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Graduate student receives fellowship to further disease research

Liberty University biomedical sciences student Joe Gosnell.
Joe Gosnell

Joe Gosnell (’14), a graduate student in Liberty University’s biomedical sciences program, was recently awarded a fellowship to the Third Annual Workshop on Metabolomics, at the University of Alabama at Birmingham (UAB), June 14-18.

The workshop, jointly sponsored by the National Institute of General Medical Sciences (NIGMS) and the Department of Chemistry & Pharmacology and Toxicology at UAB, allows students to learn practical knowledge and testing methods in the area of metabolomics from professors, scientists, and experts in the field.

Dr. Ben Kalu, an assistant professor in Liberty’s Department of Biology & Chemistry, urged Gosnell, who works as a graduate student assistant, to apply for the workshop to further his research. Gosnell then began competing for one of 40 $1,200 scholarships that cover the cost of the workshop as well as travel and hotel expenses. Gosnell secured one of the spots after submitting an application, current curriculum vitae, a proposal, and two letters of recommendation.

Gosnell’s research is focused on developing drugs to prolong the time a Hepatic Fibrosis patient’s liver is able to function before a transplant becomes the only viable option. He expects to further his research with the knowledge gained at the workshop.

As a member of the first class of students pursuing a master’s in biomedical sciences, Gosnell’s work has helped to create new research opportunities for future biology students.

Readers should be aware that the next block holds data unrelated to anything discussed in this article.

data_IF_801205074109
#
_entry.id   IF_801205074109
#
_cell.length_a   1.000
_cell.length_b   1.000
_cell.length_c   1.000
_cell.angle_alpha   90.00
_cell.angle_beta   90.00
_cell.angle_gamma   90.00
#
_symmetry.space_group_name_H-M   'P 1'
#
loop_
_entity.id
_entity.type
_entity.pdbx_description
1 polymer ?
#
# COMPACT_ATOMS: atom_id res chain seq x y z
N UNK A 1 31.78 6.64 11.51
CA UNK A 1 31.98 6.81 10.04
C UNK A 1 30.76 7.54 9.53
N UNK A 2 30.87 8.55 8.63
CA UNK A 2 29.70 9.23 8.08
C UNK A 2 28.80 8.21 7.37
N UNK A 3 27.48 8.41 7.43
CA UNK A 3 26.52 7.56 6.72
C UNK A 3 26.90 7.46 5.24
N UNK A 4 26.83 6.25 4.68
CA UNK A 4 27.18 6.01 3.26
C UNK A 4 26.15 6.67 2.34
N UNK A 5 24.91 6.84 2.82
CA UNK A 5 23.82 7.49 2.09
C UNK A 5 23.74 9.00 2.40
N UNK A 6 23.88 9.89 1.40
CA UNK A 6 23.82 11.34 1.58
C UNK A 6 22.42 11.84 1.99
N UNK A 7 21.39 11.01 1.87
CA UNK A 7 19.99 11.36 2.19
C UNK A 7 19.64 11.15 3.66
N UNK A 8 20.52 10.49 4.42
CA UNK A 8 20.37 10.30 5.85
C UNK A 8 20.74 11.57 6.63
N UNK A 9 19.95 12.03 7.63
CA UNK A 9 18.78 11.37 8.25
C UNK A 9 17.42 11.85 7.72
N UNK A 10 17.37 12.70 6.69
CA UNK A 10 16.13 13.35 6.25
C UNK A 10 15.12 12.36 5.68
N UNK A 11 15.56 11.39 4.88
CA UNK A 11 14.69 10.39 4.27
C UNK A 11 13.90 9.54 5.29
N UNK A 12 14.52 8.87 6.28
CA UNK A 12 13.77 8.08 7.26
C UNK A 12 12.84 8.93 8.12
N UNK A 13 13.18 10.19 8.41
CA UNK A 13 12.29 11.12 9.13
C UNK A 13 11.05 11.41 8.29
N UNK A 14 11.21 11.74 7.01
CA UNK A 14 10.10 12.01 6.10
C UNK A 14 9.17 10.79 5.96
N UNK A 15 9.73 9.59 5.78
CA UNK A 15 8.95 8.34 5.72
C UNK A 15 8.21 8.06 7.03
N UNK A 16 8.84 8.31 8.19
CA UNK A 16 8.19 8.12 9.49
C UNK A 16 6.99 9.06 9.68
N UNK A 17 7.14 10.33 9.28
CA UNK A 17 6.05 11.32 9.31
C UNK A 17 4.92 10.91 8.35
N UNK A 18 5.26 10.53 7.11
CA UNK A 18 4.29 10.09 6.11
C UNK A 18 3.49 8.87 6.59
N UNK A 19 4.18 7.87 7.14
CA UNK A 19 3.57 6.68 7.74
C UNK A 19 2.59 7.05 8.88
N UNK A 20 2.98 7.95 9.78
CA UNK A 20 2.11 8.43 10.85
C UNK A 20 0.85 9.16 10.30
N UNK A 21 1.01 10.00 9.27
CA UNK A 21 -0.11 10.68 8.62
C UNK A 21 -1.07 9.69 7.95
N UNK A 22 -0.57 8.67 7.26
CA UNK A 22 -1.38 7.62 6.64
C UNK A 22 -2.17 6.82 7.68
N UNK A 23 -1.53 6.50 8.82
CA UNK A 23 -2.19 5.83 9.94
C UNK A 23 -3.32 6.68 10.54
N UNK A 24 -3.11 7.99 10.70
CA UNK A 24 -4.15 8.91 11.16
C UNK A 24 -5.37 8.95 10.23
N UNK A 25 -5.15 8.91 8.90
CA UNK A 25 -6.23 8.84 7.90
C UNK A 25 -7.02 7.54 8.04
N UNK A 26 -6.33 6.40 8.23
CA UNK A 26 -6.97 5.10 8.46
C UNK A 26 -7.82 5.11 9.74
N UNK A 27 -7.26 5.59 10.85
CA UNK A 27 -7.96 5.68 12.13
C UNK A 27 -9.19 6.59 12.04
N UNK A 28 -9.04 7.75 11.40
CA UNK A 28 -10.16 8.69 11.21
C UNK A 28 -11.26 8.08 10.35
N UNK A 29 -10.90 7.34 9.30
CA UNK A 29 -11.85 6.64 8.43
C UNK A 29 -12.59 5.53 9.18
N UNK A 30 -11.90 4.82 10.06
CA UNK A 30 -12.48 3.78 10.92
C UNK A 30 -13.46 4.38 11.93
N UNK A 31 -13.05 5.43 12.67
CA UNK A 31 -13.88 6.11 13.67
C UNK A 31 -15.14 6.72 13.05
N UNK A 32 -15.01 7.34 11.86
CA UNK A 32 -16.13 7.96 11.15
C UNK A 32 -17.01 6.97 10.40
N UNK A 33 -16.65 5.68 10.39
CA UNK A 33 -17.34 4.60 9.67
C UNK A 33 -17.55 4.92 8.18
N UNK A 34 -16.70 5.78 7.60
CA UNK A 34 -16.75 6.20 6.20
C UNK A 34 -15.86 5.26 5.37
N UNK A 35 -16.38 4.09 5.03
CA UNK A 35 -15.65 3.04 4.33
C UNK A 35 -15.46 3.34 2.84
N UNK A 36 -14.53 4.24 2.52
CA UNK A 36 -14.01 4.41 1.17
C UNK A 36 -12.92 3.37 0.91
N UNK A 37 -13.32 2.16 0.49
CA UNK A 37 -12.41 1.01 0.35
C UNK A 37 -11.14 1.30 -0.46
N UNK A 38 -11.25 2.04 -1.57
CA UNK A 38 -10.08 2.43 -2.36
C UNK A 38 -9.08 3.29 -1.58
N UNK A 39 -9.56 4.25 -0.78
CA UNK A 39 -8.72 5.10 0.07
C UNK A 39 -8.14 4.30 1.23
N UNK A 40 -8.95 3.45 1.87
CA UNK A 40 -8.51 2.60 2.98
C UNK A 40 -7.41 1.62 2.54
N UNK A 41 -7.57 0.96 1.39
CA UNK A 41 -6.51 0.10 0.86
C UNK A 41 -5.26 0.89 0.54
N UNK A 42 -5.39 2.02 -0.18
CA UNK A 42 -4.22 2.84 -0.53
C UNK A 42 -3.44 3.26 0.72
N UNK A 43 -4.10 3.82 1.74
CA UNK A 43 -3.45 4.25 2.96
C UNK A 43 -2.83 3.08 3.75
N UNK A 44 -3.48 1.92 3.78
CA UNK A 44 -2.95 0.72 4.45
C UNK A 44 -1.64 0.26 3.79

“Hopefully, what I learn at the workshop will allow me to lead fellow grad students into another direction for research to complement what we already have planned,” Gosnell said. “My goal is to give my colleagues as many research opportunities as possible, so they can get into better programs.”

Gosnell graduated from Liberty with a double major in biology (pre-med) and psychology (clinical, counseling, research) before going on to pursue a master’s degree. He hopes to go on to either an M.D. or Ph.D. program and ultimately work in the field of translational medicine (researching or testing new practices or treatments) in transplant surgery.

A presentation about his current research, “Novel Therapeutic Combinations for the Treatment of Hepatic Fibrosis,” earned Gosnell first place at Liberty’s Graduate Student Research Symposium in April.

“Joe has demonstrated the true principles of being a Champion for Christ,” said Dr. Mark Blais, pre-med coordinator and professor of biology. “He has selflessly led students in preparation for the medical boards while at the same time initiating a research program that may aid in helping to fight (Hepatic Fibrosis).”